New Classroom, New Hope

Rising Stars 2020 Children’s Learning Center Campaign

 

Help BOSS double the Children’s Learning Center classroom space, add a teacher’s office, and a bathroom with the purchase of a new 24×60 modular classroom and to support distance learning for homeless youth.

For 49 years BOSS has created solutions for the most vulnerable members of our community.  We need your support to help homeless and at-risk young people facing serious barriers to completing high school and entering college – barriers exacerbated by the COVID-19 crisis. 

BOSS is raising funds to replace the trailer that houses the Children’s Learning Center at our Berkeley emergency shelter. The CLC provides after-school support to our young shelter residents. Your contribution will help us create a vibrant new CLC program!

COVID-19’s Impact on BOSS Children & Youth

COVID 19 is challenging for the men, women, children and youth BOSS serves, who are the hardest hit by health and economic disparities even in good times.  BOSS continues to serve those in need while doing whatever we can to #StopTheSpread: all programs remain open with limited traffic or are moving to virtual service delivery and social distancing dining and sleeping arrangements.

We know that these efforts will not reach all in need as people shelter in place – particularly children and youth who are homeless and struggling in the new reality. Your contribution will help BOSS give our youth who are already facing the challenge of housing insecurity a better chance for brighter futures!

For six years, BOSS gathered the community annually to honor young people who are fighting hard to succeed in school, care for themselves and their families, and overcome homelessness, poverty, mental illness, substance abuse, justice system involvement, and other challenges. This year BOSS had to cancel our seventh annual Rising Stars Youth Leadership Gala since we could not safely gather.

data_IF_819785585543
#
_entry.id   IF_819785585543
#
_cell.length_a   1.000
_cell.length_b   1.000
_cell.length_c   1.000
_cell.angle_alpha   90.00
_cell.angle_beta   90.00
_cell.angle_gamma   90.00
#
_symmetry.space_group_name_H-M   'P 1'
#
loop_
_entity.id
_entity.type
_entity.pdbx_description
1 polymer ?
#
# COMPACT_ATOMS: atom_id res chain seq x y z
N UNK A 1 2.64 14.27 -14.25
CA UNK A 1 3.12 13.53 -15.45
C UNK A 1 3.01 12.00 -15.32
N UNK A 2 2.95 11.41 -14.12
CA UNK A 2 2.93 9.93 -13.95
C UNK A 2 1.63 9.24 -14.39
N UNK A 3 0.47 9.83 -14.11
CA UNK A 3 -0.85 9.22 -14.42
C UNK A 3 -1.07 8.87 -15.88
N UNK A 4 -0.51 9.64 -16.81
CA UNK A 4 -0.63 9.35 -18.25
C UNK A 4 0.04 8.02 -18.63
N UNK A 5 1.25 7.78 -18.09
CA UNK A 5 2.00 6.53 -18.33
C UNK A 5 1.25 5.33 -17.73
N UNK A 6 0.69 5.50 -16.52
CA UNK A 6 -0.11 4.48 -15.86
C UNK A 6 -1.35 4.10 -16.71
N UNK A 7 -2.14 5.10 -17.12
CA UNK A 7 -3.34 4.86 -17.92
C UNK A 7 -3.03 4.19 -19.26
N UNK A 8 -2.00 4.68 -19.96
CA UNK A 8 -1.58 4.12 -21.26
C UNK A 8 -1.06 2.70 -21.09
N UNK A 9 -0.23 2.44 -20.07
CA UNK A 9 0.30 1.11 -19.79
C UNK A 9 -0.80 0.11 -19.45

The in-person event is cancelled, but BOSS’s commitment to the well being of these young people is NOT cancelled.

Their hopes and dreams are NOT cancelled.

The challenges they are fighting their way through are NOT cancelled. 

The challenges they face are in many ways greater than ever – with schools shifting by necessity to ‘distance learning’, low-income children and youth are at greater risk of falling behind. Many lack access to computers and the internet, they don’t have the daily support of special education teachers and aides, and they struggle with underlying traumas from homelessness, domestic or community violence, and family separation. The CLC Rising Stars Campaign will help those youth survive and thrive!

Strength in Adversity: BOSS’s 2020 Rising Stars

This year’s Rising Stars nominees are facing challenges that would overwhelm the strongest among us with determination, positive spirits, and grace. They deserve all the recognition, accolades, and love we can give them, including support for their continuing educational goals!

But for too many other youth in our communities, the barriers created by homelessness, poverty, family separation, and health crises overwhelm their best efforts, and they continue on a trajectory with lower chances for high school completion and college. The earlier in life we are able to support them, the better their chances for success. Contribute to the Rising Stars 2020 CLC Campaign to help make this possible!

EARLY INTERVENTION IS CRITICAL FOR YOUTH IN CRISIS – please support these youth with your contribution.

For this reason, one of BOSS’s most important programs is the Children’s Learning Center, created in 1990 at our Berkeley shelter, Ursula Sherman Village. The CLC provides daily academic, developmental, health, and emotional support to homeless children who live at the shelter temporarily with their parents. With COVID-19, homeless children lack the resources and technology needed to pursue distance learning—widening the gap even further. 

The CLC is open weekdays from 4 to 7 pm, staffed by a part-time teacher and volunteers. It is located in a used trailer graciously donated by the Alameda County Office of Education in 1990. 

The CLC trailer was already used when it was donated, and 30 years later it has remained in use well beyond its prescribed lifetime – in continual need of repair, cleaning and upgrades, and in urgent need of replacement. The long and narrow physical space quickly becomes crowded and is ill-suited for creating separate activity centers for different age groups. There is no private office/meeting space and no on-site bathroom.